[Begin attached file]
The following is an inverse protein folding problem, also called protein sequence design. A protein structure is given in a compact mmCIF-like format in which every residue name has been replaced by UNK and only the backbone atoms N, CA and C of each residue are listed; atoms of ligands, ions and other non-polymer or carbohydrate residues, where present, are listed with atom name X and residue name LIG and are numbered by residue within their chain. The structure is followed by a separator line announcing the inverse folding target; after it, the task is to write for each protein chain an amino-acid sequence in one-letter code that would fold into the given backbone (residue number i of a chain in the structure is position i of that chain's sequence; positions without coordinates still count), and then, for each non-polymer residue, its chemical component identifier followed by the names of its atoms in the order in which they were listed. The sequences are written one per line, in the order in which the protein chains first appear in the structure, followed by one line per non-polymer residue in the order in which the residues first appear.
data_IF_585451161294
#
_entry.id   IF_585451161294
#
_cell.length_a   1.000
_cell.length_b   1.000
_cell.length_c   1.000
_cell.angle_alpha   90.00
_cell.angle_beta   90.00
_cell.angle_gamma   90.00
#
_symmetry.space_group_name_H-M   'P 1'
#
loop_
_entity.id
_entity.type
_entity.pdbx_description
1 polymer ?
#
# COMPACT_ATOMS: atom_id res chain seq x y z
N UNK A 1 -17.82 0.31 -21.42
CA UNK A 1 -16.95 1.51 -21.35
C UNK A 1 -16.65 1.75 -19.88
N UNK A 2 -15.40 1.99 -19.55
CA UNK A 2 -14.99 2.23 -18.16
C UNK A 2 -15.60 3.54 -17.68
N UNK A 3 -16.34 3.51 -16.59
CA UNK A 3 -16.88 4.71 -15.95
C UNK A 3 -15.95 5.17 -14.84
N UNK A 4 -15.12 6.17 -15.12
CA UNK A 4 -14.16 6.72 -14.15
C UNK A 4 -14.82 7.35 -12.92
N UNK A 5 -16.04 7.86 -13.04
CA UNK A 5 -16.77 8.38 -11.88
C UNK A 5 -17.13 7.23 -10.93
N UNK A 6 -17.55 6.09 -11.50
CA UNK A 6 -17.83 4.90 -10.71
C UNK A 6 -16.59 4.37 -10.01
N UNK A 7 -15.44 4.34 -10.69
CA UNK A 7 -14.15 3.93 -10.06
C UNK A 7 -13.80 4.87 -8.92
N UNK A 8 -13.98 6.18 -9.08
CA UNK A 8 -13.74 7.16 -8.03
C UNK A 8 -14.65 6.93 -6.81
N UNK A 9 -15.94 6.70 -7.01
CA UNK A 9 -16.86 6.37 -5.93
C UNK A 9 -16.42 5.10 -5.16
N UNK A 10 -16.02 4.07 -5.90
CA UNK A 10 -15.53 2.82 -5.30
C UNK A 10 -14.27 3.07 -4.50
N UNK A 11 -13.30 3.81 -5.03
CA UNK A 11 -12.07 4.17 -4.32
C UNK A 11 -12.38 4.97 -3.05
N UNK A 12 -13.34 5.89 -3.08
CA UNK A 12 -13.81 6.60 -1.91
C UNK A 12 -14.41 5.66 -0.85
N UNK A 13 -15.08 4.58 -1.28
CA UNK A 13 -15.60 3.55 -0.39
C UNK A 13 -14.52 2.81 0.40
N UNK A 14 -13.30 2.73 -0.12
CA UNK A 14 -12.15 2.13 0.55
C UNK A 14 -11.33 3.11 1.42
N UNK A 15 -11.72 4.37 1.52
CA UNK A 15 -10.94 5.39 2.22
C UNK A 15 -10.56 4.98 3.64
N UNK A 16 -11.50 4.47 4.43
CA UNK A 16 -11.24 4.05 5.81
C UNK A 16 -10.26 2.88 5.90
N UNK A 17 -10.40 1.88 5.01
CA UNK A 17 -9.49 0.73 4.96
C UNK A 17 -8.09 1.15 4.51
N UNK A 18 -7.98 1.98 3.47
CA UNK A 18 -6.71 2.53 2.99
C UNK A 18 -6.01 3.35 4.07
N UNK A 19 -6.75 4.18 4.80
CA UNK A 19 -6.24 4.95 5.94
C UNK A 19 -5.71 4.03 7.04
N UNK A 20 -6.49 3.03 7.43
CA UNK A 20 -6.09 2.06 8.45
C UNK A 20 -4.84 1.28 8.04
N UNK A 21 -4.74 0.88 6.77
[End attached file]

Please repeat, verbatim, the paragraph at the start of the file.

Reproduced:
The following is an inverse protein folding problem, also called protein sequence design. A protein structure is given in a compact mmCIF-like format in which every residue name has been replaced by UNK and only the backbone atoms N, CA and C of each residue are listed; atoms of ligands, ions and other non-polymer or carbohydrate residues, where present, are listed with atom name X and residue name LIG and are numbered by residue within their chain. The structure is followed by a separator line announcing the inverse folding target; after it, the task is to write for each protein chain an amino-acid sequence in one-letter code that would fold into the given backbone (residue number i of a chain in the structure is position i of that chain's sequence; positions without coordinates still count), and then, for each non-polymer residue, its chemical component identifier followed by the names of its atoms in the order in which they were listed. The sequences are written one per line, in the order in which the protein chains first appear in the structure, followed by one line per non-polymer residue in the order in which the residues first appear.